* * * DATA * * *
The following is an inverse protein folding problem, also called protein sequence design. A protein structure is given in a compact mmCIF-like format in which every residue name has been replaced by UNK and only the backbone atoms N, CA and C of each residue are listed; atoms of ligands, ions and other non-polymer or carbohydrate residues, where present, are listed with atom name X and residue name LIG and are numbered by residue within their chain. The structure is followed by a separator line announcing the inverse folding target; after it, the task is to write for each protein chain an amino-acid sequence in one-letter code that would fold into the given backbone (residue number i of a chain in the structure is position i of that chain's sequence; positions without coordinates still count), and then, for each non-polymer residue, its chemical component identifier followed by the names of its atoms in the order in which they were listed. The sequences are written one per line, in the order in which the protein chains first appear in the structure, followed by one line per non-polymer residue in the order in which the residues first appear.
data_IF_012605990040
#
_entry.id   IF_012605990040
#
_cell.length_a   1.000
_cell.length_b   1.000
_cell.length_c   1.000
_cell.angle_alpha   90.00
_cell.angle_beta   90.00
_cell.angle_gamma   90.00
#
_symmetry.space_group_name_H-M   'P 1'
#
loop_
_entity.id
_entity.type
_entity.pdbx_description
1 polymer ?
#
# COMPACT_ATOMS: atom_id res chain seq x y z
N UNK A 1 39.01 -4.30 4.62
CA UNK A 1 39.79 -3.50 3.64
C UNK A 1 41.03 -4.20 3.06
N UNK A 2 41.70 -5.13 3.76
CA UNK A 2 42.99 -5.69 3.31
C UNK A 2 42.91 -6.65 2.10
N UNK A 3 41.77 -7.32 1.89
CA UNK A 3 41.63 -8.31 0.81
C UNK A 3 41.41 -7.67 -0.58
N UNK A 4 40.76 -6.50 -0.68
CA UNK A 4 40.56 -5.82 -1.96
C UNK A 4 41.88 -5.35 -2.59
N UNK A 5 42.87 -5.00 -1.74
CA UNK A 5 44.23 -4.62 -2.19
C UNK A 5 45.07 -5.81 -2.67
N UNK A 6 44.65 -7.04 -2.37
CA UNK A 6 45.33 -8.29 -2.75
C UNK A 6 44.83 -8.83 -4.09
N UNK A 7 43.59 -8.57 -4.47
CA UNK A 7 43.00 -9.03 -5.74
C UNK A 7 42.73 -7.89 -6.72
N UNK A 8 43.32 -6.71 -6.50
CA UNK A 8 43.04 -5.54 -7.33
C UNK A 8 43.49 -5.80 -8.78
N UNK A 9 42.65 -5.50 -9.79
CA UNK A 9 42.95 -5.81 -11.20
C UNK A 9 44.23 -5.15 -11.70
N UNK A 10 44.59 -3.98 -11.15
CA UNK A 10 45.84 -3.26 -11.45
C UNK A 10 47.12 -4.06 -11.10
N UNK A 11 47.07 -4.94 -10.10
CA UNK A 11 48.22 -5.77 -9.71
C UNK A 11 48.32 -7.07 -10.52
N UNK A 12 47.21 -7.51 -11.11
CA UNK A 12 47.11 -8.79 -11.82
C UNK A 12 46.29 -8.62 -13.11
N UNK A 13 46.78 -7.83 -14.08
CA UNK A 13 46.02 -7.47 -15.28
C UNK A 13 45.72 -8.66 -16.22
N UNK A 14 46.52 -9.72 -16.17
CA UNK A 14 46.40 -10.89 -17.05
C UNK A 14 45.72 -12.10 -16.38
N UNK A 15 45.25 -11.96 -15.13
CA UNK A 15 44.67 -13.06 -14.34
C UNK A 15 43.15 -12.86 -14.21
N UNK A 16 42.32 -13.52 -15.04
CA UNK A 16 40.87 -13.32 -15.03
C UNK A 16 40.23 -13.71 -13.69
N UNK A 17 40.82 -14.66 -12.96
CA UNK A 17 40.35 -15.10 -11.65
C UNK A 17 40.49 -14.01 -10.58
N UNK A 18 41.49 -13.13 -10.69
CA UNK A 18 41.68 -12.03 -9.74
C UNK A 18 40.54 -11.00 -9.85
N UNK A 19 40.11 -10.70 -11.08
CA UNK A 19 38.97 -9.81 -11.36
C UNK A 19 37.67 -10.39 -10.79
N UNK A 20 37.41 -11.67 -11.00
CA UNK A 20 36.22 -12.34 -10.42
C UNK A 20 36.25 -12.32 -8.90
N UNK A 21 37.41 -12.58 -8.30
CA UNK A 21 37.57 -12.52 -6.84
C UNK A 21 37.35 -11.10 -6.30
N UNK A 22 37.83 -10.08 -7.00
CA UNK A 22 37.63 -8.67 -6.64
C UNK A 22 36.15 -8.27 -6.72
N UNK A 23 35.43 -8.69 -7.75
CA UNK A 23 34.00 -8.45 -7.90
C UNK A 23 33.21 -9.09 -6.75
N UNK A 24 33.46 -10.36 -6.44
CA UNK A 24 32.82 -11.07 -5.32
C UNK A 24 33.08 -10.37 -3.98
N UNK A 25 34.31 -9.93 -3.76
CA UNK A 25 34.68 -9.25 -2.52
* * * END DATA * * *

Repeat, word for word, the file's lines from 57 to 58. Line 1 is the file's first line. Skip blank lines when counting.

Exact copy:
C UNK A 12 46.29 -8.62 -13.11
N UNK A 13 46.78 -7.83 -14.08